This study sought to determine whether downward drift explains relationships among childhood maltreatment, psychiatric disorders, and residence in unhealthy neighborhoods.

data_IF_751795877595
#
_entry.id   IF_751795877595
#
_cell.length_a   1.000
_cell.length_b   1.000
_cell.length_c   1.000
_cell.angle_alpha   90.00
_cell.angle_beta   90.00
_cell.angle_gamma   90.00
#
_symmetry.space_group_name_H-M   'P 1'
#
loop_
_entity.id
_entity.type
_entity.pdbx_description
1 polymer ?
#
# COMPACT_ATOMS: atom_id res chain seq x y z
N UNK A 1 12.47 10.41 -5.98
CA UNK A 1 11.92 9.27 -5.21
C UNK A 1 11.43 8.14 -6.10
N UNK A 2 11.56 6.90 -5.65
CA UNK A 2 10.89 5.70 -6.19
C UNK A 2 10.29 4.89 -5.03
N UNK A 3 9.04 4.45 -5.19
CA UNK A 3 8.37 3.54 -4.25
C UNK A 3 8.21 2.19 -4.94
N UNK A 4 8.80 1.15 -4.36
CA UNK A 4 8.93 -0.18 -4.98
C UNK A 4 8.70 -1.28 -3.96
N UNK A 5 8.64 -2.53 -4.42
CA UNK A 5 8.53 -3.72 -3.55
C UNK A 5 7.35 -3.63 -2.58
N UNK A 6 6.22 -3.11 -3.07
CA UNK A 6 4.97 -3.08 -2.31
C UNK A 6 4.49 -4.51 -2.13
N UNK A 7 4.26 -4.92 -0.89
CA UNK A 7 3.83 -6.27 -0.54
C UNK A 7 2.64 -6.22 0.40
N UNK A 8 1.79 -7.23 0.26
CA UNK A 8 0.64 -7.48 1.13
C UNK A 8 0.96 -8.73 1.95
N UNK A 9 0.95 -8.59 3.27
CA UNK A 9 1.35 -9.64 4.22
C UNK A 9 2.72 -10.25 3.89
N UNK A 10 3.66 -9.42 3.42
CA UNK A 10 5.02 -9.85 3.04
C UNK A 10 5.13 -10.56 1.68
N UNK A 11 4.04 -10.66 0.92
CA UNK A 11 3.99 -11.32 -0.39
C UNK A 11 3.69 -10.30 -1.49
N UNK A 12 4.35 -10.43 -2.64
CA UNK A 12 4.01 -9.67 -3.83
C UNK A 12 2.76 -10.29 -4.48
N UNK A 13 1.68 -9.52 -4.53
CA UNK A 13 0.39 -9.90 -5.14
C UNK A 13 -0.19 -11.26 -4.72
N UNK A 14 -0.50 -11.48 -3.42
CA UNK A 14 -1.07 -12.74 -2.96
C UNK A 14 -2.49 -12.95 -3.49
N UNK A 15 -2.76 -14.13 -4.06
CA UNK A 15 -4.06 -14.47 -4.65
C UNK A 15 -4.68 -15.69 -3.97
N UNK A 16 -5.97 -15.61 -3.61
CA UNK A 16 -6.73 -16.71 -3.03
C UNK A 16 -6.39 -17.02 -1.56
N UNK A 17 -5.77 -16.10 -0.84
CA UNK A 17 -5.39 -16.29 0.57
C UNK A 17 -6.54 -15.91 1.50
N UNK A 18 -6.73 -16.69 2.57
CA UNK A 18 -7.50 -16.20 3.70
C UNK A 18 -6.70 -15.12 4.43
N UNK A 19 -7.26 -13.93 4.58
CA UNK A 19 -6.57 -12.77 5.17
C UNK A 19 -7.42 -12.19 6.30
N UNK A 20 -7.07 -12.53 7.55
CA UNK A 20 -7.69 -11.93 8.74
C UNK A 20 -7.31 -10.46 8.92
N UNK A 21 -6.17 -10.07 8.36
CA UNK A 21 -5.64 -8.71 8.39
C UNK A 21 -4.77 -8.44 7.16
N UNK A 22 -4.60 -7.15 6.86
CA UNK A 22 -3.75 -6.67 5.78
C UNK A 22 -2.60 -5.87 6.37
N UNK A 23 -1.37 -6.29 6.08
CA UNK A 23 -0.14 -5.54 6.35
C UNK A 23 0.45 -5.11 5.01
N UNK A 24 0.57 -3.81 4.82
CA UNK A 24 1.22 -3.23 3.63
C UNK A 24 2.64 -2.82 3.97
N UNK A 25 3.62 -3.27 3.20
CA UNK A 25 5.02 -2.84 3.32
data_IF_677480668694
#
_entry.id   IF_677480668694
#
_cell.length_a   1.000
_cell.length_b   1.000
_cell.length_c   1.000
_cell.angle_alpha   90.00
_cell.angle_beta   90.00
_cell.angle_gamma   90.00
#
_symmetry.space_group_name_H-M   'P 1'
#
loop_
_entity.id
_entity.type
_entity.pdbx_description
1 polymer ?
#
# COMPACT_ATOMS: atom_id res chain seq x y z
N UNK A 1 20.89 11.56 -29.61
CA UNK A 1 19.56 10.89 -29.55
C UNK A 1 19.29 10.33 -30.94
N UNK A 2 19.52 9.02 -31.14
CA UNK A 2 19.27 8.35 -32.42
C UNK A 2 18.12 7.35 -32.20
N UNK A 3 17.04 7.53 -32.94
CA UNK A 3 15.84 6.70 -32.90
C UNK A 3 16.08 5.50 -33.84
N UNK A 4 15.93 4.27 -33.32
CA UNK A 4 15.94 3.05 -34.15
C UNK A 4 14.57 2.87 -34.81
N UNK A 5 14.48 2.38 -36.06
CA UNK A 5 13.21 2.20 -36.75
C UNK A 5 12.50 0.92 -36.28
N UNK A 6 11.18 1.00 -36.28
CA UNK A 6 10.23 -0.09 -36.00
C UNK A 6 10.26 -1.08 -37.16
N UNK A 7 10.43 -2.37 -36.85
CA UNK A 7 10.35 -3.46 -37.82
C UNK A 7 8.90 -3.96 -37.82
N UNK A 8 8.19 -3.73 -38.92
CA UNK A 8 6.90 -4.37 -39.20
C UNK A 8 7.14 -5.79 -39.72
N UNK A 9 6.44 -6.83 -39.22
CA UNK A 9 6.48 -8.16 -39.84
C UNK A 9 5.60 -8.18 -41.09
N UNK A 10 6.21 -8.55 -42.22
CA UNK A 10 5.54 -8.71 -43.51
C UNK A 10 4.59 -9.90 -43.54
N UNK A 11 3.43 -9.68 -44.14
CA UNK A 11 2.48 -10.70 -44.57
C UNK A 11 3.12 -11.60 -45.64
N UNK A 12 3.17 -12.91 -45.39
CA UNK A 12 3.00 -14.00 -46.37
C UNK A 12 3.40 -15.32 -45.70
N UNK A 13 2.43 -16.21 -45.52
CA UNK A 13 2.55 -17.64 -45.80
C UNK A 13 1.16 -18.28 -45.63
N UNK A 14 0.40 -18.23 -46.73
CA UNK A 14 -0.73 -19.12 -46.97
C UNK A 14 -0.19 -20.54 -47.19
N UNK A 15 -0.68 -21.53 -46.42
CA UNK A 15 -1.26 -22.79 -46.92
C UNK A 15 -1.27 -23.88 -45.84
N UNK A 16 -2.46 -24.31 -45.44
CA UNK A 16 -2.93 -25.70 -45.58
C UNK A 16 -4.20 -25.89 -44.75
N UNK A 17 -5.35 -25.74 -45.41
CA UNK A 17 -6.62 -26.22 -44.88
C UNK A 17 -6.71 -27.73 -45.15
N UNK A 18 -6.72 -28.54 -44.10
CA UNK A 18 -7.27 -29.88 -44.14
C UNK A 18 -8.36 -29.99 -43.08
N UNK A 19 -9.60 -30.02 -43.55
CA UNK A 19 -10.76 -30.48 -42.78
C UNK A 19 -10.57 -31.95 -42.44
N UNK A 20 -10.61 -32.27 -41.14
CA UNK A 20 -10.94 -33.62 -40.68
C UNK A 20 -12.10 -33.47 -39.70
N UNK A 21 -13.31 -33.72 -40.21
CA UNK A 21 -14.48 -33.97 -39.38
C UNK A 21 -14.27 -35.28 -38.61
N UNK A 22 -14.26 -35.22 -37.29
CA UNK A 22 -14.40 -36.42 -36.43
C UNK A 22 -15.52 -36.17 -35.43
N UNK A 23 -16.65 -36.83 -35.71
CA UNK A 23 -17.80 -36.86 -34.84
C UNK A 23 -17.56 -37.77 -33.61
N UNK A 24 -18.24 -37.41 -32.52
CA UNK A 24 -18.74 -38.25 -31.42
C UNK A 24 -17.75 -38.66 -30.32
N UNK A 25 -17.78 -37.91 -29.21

Using data from a prospective cohort design study, individuals with court substantiated cases of child abuse and/neglect (ages 0–11 during the years 1967–1971) and matched controls were followed up in adulthood. Mental health symptoms and neighborhood disadvantage were measured in young (Mage = 29) and middle adulthood (Mage = 40). Physical disorder and social cohesion were also measured in middle adulthood. Childhood maltreatment increased risk for more symptoms of depression, anxiety, and illicit drug use in young adulthood and depression and anxiety in middle adulthood. Childhood maltreatment negatively impacted neighborhood residence in young and middle adulthood, increasing a person’s risk of living in neighborhoods with higher levels of physical disorder and economic disadvantage, and lower levels of social cohesion. Neighborhood disadvantage in young adulthood did not increase risk for psychiatric symptoms in middle adulthood. With one exception, neighborhood disadvantage earlier in life, not psychiatric symptoms, helped explain the relationship between childhood maltreatment and living in unhealthy neighborhoods. The negative impact of childhood maltreatment was evident earlier in life and continued into middle adulthood. (Publisher Abstract Provided)
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